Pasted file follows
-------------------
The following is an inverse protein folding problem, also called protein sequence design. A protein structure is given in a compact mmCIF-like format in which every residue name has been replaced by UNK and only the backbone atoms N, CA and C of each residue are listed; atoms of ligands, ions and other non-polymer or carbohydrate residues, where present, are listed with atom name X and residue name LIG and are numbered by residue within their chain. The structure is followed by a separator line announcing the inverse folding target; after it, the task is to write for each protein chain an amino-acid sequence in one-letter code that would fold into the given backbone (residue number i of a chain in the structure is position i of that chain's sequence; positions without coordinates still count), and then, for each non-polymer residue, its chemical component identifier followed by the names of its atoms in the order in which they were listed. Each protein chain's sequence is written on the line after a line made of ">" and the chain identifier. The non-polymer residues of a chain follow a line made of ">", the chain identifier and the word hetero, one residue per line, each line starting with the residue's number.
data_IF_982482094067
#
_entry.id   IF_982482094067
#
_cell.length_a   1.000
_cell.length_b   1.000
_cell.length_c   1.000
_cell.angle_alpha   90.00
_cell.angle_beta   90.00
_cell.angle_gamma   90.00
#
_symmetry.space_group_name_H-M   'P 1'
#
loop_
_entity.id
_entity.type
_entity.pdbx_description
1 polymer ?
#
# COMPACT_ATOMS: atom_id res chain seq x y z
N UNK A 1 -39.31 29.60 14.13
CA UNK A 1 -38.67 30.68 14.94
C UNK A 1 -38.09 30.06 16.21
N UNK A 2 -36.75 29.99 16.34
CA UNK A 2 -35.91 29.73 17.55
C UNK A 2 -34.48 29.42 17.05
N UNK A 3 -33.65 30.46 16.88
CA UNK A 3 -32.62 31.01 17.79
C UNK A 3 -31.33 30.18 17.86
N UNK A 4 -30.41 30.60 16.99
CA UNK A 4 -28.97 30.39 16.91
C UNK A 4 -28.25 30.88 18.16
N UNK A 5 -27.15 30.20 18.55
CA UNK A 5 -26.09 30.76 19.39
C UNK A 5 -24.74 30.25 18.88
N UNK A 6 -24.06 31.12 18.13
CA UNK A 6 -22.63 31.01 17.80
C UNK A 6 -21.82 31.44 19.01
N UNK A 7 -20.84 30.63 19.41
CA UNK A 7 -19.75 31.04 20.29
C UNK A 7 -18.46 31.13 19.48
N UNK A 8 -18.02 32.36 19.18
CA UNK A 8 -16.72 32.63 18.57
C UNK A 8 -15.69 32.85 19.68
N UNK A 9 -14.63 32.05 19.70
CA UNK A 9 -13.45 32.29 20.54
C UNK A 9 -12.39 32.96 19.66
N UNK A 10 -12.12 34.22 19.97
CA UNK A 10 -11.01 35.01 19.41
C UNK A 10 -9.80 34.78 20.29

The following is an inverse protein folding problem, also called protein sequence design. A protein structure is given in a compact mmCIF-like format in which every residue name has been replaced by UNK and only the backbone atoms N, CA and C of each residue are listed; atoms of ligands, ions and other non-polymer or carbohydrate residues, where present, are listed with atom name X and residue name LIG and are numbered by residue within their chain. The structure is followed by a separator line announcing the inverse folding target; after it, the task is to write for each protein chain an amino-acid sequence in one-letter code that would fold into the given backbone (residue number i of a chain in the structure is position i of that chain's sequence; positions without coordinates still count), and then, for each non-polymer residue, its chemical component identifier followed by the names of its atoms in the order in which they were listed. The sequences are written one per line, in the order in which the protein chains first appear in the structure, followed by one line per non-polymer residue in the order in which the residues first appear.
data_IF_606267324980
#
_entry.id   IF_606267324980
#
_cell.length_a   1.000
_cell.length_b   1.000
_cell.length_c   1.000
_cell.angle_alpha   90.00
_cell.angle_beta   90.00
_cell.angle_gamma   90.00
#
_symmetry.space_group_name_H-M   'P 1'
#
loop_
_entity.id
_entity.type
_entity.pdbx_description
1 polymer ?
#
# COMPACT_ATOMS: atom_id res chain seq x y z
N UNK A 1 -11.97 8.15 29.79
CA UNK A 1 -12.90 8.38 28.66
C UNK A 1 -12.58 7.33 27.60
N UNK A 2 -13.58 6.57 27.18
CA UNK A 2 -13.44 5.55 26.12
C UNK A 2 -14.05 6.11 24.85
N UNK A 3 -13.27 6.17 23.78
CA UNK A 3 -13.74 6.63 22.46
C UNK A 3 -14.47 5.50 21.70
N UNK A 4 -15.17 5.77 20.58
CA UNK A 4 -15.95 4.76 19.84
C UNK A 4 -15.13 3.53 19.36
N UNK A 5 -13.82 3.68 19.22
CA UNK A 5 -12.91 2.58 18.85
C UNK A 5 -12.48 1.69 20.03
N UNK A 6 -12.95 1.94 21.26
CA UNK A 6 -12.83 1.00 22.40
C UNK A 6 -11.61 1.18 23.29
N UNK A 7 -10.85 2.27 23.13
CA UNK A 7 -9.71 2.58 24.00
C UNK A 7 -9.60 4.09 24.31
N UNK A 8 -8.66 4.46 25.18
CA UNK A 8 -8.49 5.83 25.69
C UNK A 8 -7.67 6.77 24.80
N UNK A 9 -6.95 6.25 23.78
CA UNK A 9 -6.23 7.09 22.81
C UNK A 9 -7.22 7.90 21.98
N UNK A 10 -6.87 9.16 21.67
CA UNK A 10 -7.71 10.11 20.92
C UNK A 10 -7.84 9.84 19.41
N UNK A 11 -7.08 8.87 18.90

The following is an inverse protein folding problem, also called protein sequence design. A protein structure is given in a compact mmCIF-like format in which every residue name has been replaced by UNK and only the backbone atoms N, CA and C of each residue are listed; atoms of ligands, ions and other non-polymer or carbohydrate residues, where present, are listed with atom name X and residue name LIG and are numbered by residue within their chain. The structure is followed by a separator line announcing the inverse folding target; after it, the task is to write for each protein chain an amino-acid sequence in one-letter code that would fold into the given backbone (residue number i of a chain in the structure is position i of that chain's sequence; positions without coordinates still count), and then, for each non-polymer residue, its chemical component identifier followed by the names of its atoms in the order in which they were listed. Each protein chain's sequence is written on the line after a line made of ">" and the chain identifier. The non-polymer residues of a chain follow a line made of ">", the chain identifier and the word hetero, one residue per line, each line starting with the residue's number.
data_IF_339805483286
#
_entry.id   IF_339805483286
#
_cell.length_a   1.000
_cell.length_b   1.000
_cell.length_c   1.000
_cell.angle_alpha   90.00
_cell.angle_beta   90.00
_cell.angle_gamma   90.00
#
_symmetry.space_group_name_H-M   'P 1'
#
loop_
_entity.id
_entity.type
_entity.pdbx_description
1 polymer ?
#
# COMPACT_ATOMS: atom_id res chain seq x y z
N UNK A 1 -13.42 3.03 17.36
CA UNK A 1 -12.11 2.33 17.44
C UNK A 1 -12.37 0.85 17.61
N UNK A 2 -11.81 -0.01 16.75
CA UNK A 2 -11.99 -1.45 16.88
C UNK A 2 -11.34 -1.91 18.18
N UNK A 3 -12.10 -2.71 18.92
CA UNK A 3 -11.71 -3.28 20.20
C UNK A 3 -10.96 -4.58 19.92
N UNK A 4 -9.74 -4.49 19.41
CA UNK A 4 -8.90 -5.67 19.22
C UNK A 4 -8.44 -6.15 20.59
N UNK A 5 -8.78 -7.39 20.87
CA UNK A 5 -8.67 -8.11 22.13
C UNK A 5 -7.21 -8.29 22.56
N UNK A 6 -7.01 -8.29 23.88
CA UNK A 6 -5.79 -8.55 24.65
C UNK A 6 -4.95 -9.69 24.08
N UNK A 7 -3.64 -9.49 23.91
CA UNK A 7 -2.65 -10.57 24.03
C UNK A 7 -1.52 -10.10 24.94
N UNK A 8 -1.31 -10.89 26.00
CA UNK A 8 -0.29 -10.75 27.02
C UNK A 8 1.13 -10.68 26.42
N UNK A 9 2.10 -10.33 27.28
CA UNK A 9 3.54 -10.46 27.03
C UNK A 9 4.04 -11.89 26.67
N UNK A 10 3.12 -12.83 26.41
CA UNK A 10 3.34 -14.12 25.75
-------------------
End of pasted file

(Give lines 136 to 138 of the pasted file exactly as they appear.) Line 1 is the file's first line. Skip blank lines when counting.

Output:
C UNK A 4 -8.44 -6.15 20.59
N UNK A 5 -8.78 -7.39 20.87
CA UNK A 5 -8.67 -8.11 22.13